“I’ll be right back,” I said to Mr. Rumples, and I set him back in his chair. “Just stay there.”

The heart races in times of great finality. There’s a gnawing on the soul at the thought of everlasting darkness or the great rivers of Heaven. Will it just be sleep or does one travel to another world to take over for someone else who just croaked? I cocked the gun and wondered. I opened the blinds in the room where I sleep and looked at the fizzing stars. I thought I could hear someone yelling for help out in the tall grasses, or maybe that was just me. I smelled the gun and wondered. I would have loved to have one last hot shower and a good meal. I wandered through the rest of the house, now flowing with amber candlelight. I set every memory aside and took a deep breath as best I could in each hallowed hallway. Goodbye. Goodbye. Goodbye to you all, my dear family and life.

I drew near to the fire, pointed the gun, and shot Mr. Rumples.

Bring Back the Ludovico Technique

There was a beheading in Moore, Oklahoma … that’s all the message said. I questioned if that was uncommon, for just the other night someone down the hall in my shoddy apartment complex was beheaded … and the night before that, right down on my shoddy street, a hot dog vendor was beheaded just as he was slathering someone’s steaming wiener with relish – I don’t like relish. Then there was that incident down at the public library just about two weeks ago when a circulation clerk was beheaded after telling a patron he owed $1.25 in overdue book fines.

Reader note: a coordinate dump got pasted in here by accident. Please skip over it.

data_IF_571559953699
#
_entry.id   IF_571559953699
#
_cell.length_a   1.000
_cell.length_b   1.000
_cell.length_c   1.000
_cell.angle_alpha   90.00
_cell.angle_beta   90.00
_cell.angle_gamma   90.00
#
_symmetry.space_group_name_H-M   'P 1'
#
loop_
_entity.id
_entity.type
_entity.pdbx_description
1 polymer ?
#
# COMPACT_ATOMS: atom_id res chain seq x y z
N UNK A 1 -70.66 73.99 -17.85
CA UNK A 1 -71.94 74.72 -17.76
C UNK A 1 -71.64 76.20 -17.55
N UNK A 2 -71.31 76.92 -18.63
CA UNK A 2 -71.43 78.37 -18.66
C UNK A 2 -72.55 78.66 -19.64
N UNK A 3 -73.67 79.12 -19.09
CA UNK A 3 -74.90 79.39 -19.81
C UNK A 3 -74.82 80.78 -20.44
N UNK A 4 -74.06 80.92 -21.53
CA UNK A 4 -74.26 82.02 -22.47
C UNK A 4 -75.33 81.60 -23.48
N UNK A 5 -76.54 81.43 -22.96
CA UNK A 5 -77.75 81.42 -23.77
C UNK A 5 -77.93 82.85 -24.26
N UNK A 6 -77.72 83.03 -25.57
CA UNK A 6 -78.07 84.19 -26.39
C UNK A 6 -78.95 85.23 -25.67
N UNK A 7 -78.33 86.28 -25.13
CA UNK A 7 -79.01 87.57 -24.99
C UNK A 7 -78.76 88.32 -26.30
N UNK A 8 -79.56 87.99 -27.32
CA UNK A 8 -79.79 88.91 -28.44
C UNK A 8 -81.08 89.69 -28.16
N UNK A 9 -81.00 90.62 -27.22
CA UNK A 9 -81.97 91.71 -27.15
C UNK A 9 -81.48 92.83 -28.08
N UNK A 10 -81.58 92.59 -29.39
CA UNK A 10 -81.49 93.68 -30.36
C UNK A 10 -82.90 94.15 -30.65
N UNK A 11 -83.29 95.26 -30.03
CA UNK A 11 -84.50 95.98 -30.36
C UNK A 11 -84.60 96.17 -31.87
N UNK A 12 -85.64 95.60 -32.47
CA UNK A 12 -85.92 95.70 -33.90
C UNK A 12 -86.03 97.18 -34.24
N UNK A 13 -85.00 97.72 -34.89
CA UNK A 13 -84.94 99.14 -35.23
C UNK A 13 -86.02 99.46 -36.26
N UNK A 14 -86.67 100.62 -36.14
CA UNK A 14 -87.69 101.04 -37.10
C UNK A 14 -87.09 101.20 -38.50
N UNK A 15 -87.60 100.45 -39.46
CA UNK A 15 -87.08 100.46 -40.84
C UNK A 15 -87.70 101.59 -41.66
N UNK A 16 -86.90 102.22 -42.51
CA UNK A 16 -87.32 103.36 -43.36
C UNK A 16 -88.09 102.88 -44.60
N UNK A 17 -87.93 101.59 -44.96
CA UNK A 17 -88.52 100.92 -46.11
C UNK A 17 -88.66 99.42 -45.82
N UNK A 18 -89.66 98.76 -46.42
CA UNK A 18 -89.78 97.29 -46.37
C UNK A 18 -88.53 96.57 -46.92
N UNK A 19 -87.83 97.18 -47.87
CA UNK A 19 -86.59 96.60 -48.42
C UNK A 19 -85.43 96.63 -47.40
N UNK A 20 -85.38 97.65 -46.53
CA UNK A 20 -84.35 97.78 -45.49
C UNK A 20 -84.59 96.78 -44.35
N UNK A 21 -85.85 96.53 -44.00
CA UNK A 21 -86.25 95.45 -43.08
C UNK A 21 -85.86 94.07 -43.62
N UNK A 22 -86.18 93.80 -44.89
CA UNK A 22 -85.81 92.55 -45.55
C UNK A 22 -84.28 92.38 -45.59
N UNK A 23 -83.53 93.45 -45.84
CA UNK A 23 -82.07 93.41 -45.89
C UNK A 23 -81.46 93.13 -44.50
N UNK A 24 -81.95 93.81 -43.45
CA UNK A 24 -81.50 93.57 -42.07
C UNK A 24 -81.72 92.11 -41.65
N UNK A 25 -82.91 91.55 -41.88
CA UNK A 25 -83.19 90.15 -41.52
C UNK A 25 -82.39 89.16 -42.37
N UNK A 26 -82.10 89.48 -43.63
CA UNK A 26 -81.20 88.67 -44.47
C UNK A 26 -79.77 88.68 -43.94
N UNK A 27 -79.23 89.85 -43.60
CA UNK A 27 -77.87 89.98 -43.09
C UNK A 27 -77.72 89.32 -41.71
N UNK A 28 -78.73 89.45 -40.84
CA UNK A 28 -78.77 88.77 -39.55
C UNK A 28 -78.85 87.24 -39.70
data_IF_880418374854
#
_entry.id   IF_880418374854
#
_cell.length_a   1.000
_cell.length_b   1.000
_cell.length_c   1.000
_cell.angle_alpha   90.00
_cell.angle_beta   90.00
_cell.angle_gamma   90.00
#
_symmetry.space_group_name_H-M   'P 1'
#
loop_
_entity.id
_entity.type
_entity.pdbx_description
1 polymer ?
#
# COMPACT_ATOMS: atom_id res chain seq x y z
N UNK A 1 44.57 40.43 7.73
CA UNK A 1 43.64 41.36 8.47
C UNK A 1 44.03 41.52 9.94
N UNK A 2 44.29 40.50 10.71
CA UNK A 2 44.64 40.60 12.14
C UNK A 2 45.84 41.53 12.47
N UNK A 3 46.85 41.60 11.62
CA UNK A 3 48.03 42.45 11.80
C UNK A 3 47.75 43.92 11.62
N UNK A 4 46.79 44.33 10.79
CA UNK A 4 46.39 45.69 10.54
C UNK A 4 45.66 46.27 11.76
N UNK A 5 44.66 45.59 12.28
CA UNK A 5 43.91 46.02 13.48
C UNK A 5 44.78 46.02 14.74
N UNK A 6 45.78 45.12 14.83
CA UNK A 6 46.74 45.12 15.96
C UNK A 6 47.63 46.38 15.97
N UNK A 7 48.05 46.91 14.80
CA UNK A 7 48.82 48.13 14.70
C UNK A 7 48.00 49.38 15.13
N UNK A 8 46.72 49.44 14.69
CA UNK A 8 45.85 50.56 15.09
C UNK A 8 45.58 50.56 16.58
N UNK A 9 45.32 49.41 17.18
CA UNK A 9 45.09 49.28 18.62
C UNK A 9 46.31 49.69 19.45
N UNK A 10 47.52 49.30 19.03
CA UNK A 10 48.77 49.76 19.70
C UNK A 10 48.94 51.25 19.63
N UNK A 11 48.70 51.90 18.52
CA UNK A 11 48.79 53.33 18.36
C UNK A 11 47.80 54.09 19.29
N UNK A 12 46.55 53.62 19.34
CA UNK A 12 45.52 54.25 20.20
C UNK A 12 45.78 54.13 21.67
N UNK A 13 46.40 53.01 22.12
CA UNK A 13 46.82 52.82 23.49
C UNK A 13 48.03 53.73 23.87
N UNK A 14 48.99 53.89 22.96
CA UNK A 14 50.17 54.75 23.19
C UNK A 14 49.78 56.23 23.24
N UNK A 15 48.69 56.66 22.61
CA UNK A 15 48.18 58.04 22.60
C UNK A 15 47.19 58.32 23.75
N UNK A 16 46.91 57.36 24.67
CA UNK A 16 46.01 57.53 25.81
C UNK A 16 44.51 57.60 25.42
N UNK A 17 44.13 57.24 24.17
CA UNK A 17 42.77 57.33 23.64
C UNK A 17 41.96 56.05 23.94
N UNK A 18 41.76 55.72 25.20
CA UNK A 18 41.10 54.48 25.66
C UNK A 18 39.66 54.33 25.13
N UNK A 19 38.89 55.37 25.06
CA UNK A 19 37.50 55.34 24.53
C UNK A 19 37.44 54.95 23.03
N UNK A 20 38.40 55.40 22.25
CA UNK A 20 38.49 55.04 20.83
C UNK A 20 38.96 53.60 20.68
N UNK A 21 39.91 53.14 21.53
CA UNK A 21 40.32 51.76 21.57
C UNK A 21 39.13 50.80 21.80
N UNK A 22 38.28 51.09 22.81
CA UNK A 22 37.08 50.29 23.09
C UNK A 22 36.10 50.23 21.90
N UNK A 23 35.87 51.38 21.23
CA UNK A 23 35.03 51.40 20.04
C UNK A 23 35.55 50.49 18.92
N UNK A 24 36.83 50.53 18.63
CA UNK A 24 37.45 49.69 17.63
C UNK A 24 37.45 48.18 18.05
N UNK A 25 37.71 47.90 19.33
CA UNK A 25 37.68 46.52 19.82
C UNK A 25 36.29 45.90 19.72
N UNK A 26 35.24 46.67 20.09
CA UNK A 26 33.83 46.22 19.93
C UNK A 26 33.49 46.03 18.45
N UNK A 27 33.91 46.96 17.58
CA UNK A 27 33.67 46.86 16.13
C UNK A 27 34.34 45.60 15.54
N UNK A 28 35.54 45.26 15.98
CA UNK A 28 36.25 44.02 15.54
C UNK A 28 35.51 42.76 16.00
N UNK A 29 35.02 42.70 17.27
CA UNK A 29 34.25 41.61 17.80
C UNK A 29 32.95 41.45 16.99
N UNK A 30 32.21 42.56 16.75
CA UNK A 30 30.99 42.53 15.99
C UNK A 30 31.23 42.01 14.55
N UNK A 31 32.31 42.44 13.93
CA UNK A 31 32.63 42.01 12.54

Machetes and firearms line every rubber raincoat now – as does madness in the minds of men.

Thank God someone had a gun …

Someone said, in the Land of Violence.

And violence stirs violence until the only solution is more violence – more guns, more bombs, more tanks, more drones, more senseless destruction.

And the money we spend to kill could cure ten times over …

And the Annunaki looked down from Orion and wondered what they had done.

Lord Femfatuntin turned to his galactic centurion and ordered, “Send down the chariots of fire … these idiots are destroying all my hard work … and Tom, if it’s not too much trouble, would you mind bringing me back a box of Count Chocula?”

Tom the Galactic Centurion bowed with respect. “As you wish, my lord.”


I was sitting alone in my shoddy apartment eating a bowl of cereal and watching COPS when there was a knock at the door. I stuck my eye in the peephole but all I saw was a thick neck, some broad shoulders and a name patch that read TOM across the breast portion of a shiny space uniform.

I pressed my face to the door. “Who’s there? What do you want?”

“It’s Tom … from the planet Placitas.”

“I don’t know any Toms.”

“Please … Phil Paradise … it’s very important that I speak with you.”

“How did you know my name?”

“You are the spawn of my history – a child of Femfatuntin.”

I looked through the peephole again and shook my head.

“Look,” I said. “I think you may be on drugs and I don’t want to talk to you … so, please go away.”

“I can’t do that, Phil. The future of your very own life and this planet you live on depends entirely on me speaking with you.”